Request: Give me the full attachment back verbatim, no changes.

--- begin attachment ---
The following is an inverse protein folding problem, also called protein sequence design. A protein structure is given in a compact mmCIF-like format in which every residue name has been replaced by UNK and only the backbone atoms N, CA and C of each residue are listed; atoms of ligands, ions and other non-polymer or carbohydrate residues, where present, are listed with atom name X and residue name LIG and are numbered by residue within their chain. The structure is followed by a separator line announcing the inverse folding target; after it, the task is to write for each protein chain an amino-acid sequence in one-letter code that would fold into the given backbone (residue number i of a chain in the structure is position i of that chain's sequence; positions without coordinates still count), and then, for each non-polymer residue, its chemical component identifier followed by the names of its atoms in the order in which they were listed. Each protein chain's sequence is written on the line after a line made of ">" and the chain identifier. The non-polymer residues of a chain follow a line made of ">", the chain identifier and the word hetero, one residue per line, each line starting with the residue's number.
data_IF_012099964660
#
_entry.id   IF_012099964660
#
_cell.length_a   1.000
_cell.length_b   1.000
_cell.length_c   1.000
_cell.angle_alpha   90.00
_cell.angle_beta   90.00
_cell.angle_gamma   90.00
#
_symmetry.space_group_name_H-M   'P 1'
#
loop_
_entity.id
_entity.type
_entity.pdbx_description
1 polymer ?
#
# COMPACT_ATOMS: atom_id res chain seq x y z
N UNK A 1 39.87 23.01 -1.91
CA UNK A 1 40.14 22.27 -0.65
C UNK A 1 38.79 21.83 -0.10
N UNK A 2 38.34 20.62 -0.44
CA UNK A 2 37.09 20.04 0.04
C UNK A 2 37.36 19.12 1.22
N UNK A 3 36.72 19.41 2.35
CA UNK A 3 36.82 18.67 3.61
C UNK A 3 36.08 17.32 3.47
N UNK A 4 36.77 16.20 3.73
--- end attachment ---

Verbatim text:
The following is an inverse protein folding problem, also called protein sequence design. A protein structure is given in a compact mmCIF-like format in which every residue name has been replaced by UNK and only the backbone atoms N, CA and C of each residue are listed; atoms of ligands, ions and other non-polymer or carbohydrate residues, where present, are listed with atom name X and residue name LIG and are numbered by residue within their chain. The structure is followed by a separator line announcing the inverse folding target; after it, the task is to write for each protein chain an amino-acid sequence in one-letter code that would fold into the given backbone (residue number i of a chain in the structure is position i of that chain's sequence; positions without coordinates still count), and then, for each non-polymer residue, its chemical component identifier followed by the names of its atoms in the order in which they were listed. Each protein chain's sequence is written on the line after a line made of ">" and the chain identifier. The non-polymer residues of a chain follow a line made of ">", the chain identifier and the word hetero, one residue per line, each line starting with the residue's number.
data_IF_012099964660
#
_entry.id   IF_012099964660
#
_cell.length_a   1.000
_cell.length_b   1.000
_cell.length_c   1.000
_cell.angle_alpha   90.00
_cell.angle_beta   90.00
_cell.angle_gamma   90.00
#
_symmetry.space_group_name_H-M   'P 1'
#
loop_
_entity.id
_entity.type
_entity.pdbx_description
1 polymer ?
#
# COMPACT_ATOMS: atom_id res chain seq x y z
N UNK A 1 39.87 23.01 -1.91
CA UNK A 1 40.14 22.27 -0.65
C UNK A 1 38.79 21.83 -0.10
N UNK A 2 38.34 20.62 -0.44
CA UNK A 2 37.09 20.04 0.04
C UNK A 2 37.36 19.12 1.22
N UNK A 3 36.72 19.41 2.35
CA UNK A 3 36.82 18.67 3.61
C UNK A 3 36.08 17.32 3.47
N UNK A 4 36.77 16.20 3.73